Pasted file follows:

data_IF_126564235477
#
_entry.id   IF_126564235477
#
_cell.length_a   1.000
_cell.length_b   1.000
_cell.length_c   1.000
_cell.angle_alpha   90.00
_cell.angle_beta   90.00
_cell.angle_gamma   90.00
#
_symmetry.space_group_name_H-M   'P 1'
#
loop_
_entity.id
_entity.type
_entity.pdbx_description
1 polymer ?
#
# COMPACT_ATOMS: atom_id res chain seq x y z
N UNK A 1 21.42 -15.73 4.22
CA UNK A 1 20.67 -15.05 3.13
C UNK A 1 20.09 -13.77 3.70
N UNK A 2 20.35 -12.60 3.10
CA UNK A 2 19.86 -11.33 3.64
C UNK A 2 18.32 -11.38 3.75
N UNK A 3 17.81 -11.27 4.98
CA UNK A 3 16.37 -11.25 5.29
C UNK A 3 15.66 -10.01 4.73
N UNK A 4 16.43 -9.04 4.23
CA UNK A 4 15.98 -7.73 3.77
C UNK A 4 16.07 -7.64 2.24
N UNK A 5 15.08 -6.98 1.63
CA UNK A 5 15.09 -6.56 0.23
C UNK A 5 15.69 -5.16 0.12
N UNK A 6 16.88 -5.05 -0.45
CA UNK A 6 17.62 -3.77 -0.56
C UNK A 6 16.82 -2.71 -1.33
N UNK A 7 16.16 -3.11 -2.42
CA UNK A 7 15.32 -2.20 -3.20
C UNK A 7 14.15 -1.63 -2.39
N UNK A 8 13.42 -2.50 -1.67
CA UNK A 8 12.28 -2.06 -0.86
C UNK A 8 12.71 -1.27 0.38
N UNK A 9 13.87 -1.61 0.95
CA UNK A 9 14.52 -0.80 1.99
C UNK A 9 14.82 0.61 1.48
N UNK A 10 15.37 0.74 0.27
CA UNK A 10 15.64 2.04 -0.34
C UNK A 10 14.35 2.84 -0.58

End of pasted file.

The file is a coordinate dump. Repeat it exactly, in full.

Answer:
data_IF_126564235477
#
_entry.id   IF_126564235477
#
_cell.length_a   1.000
_cell.length_b   1.000
_cell.length_c   1.000
_cell.angle_alpha   90.00
_cell.angle_beta   90.00
_cell.angle_gamma   90.00
#
_symmetry.space_group_name_H-M   'P 1'
#
loop_
_entity.id
_entity.type
_entity.pdbx_description
1 polymer ?
#
# COMPACT_ATOMS: atom_id res chain seq x y z
N UNK A 1 21.42 -15.73 4.22
CA UNK A 1 20.67 -15.05 3.13
C UNK A 1 20.09 -13.77 3.70
N UNK A 2 20.35 -12.60 3.10
CA UNK A 2 19.86 -11.33 3.64
C UNK A 2 18.32 -11.38 3.75
N UNK A 3 17.81 -11.27 4.98
CA UNK A 3 16.37 -11.25 5.29
C UNK A 3 15.66 -10.01 4.73
N UNK A 4 16.43 -9.04 4.23
CA UNK A 4 15.98 -7.73 3.77
C UNK A 4 16.07 -7.64 2.24
N UNK A 5 15.08 -6.98 1.63
CA UNK A 5 15.09 -6.56 0.23
C UNK A 5 15.69 -5.16 0.12
N UNK A 6 16.88 -5.05 -0.45
CA UNK A 6 17.62 -3.77 -0.56
C UNK A 6 16.82 -2.71 -1.33
N UNK A 7 16.16 -3.11 -2.42
CA UNK A 7 15.32 -2.20 -3.20
C UNK A 7 14.15 -1.63 -2.39
N UNK A 8 13.42 -2.50 -1.67
CA UNK A 8 12.28 -2.06 -0.86
C UNK A 8 12.71 -1.27 0.38
N UNK A 9 13.87 -1.61 0.95
CA UNK A 9 14.52 -0.80 1.99
C UNK A 9 14.82 0.61 1.48
N UNK A 10 15.37 0.74 0.27
CA UNK A 10 15.64 2.04 -0.34
C UNK A 10 14.35 2.84 -0.58